Opportunity knocks with the rise of the ASEAN ecomonic zone



By Martin Conboy

aseanAs the economic power of the world shifts towards Asia away from the traditional   epicentres of Europe and the USA we will soon see the development of The ASEAN Economic Community (AEC). It is due to come into existence in 2015.

This exciting new market and mega economy will emerge on Australia’s doorstep with the aim of promoting the economic growth of the ten member nations of ASEAN (the Association of South East Asian Nations).  As well as the tremendous opportunities for growth and development, these nations will also face significant challenges.

What will this new trading bloc mean to the rest of the world.

The ten member states of ASEAN, dominated by Indonesia, have over 600m people and by 2018 it is expected  that their  combined economies will be growing as fast as China’s and will be as big as Germany’s.  In this ‘Asian Century” this is globally significant, it’s a super economic zone  that has a major implications for the growth, diversity and development of the Outsourcing and BPO industries.

The formation of AEC was prompted by the dominating size and growth of the Chinese and Indian economies. China and India each present as single markets and production bases with national laws and regulations[1].

ASEAN is a group of ten smaller diverse economies separated by different tariffs, customs, product standards and regulations, not to mention the market is fragmented by different legal systems, industrial structures, the anti-competitive practices of local firms, and inadequate connections between national infrastructures.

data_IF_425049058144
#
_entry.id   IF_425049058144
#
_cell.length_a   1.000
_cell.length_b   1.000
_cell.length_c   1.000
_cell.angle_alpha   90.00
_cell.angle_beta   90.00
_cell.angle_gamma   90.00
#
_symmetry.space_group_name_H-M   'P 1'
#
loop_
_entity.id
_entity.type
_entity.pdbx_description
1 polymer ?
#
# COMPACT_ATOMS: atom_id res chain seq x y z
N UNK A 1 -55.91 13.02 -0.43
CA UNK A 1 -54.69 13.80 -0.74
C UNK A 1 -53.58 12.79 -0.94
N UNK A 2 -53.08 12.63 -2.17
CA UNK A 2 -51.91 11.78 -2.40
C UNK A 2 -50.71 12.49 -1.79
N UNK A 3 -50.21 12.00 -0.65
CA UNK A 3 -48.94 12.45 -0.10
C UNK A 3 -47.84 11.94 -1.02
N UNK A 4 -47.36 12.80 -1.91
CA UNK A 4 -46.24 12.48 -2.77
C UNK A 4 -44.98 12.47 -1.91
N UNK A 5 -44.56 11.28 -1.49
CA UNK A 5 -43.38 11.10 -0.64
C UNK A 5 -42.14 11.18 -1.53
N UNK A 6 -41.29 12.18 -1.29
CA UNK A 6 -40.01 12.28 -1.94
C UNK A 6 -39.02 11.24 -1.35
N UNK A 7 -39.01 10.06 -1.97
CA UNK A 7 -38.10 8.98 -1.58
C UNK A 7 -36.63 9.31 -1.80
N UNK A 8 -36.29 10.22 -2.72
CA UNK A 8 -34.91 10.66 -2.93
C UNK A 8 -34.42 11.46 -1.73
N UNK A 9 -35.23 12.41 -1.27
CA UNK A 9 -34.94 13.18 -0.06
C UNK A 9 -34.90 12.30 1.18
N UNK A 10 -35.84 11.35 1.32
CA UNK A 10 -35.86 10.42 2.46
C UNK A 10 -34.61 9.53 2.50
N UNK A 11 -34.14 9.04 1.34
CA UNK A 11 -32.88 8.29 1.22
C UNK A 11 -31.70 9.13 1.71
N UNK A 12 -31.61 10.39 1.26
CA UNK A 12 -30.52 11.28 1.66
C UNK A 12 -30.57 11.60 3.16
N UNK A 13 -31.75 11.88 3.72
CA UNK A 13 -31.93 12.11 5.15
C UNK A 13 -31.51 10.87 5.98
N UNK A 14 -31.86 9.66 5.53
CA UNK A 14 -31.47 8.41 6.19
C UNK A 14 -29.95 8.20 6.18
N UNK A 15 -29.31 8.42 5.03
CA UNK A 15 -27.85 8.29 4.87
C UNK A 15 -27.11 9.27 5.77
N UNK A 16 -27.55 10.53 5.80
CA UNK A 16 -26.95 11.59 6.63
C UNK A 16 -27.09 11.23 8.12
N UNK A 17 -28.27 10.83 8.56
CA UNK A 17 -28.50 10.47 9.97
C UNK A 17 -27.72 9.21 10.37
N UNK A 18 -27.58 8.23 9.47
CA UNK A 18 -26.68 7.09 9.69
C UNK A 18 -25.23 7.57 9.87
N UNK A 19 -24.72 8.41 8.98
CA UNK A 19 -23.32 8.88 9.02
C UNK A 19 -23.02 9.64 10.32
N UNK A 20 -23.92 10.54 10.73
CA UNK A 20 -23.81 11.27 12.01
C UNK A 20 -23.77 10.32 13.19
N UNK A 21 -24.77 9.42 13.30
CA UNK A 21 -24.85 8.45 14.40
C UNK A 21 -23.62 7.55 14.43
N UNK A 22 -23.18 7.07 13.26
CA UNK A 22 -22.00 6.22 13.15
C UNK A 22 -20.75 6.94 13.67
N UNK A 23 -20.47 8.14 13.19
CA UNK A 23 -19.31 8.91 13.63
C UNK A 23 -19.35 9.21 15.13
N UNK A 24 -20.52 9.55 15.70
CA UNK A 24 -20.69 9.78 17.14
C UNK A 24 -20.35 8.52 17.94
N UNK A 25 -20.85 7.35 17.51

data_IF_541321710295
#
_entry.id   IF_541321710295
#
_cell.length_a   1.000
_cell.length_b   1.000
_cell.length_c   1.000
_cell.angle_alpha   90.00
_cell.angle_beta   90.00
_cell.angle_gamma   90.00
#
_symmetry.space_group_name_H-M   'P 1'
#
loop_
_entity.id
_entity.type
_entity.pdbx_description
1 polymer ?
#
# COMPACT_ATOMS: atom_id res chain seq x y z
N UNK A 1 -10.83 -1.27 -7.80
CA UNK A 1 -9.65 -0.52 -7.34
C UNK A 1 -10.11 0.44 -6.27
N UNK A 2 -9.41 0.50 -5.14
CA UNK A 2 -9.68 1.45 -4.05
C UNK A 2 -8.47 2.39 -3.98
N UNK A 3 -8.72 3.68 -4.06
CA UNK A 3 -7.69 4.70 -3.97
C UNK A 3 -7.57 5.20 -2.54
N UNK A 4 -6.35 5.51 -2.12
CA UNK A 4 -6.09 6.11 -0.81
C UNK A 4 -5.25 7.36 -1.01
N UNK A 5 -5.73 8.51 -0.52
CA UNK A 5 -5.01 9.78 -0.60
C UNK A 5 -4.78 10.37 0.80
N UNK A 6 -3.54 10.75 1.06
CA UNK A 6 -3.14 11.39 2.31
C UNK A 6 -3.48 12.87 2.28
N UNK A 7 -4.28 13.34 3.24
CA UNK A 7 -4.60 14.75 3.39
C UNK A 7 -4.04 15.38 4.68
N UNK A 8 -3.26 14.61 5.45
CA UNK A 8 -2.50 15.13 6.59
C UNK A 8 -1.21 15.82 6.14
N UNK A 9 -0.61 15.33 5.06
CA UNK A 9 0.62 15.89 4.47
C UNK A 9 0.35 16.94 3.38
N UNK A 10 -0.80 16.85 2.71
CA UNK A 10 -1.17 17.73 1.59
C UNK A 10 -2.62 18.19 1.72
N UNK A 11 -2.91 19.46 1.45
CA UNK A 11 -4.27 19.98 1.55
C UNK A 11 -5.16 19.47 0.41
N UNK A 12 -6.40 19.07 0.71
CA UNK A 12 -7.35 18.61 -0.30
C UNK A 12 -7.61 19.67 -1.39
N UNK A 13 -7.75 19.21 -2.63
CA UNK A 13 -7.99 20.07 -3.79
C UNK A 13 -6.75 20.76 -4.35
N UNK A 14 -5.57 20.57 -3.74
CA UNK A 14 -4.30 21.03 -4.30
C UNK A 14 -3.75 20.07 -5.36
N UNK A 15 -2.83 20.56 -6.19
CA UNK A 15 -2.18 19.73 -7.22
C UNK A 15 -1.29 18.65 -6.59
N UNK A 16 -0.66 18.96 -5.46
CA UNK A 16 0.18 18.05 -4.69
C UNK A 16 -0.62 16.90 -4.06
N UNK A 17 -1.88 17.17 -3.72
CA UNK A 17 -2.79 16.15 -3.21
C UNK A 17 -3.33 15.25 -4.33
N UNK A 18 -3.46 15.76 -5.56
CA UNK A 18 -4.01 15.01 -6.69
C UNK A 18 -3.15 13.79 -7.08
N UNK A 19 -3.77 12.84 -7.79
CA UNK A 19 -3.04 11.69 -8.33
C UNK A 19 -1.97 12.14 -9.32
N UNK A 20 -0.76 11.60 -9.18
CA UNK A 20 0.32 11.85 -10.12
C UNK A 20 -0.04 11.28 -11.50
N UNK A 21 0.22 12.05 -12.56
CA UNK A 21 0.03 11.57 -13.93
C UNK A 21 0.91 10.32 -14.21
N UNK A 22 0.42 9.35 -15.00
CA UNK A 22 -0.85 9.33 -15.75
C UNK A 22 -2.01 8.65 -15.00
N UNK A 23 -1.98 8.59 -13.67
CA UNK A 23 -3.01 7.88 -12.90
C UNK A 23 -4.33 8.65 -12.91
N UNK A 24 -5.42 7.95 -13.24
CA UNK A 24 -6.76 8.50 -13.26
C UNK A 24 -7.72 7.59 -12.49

To become more attractive to investors, be able to compete against its two major competitors (China and India) and improve its prospects for economic growth, ASEAN embarked on the path for closer integration with the ultimate goal of forming the ASEAN Economic Community (AEC) in 2015.

The aims of the ASEAN Economic Community (AEC)

The AEC aims to transform ASEAN into a region with free movement of goods, services, investment, skilled labour, and a freer flow of capital. AEC envisages the following key characteristics[2]:

  • a single market and production base,
  • a highly competitive economic region,
  • a region of equitable economic development, and
  • a region fully integrated into the global economy.

In 2007 a blueprint was established for cooperation on a number of key areas including human resources development, recognition of qualifications, closer consultation on macroeconomic and financial policies, trade financing as well as enhanced infrastructure and communications across the region.

The challenges



For foreign investors doing business in the region can be exceedingly difficult. A key problem for foreign firms is the varying welcomes they receive across the region: Indonesia recently increased the restrictions on foreign investors in retail and banking, while in Vietnam—despite a generally welcoming government—foreign firms have been the target of violent protests.

ASEAN has numerous strengths to draw upon that could allow it to play a much larger role on the global economic stage, taking advantage of the respective strengths of each of its member nations. But the challenge lies in how to integrate the newer members of ASEAN, while bridging the social and development gaps between the individual states as they move towards closer integration.

Greater efforts are required, particularly in the areas of poverty, family planning  and human capital development to narrow development gaps in the region. Cecilia Reyes, chief investment officer of Zurich Insurance Group commented recently, that it is difficult to imagine how integration could happen in a region that includes the mature economy of Singapore and less developed countries like Laos and Myanmar.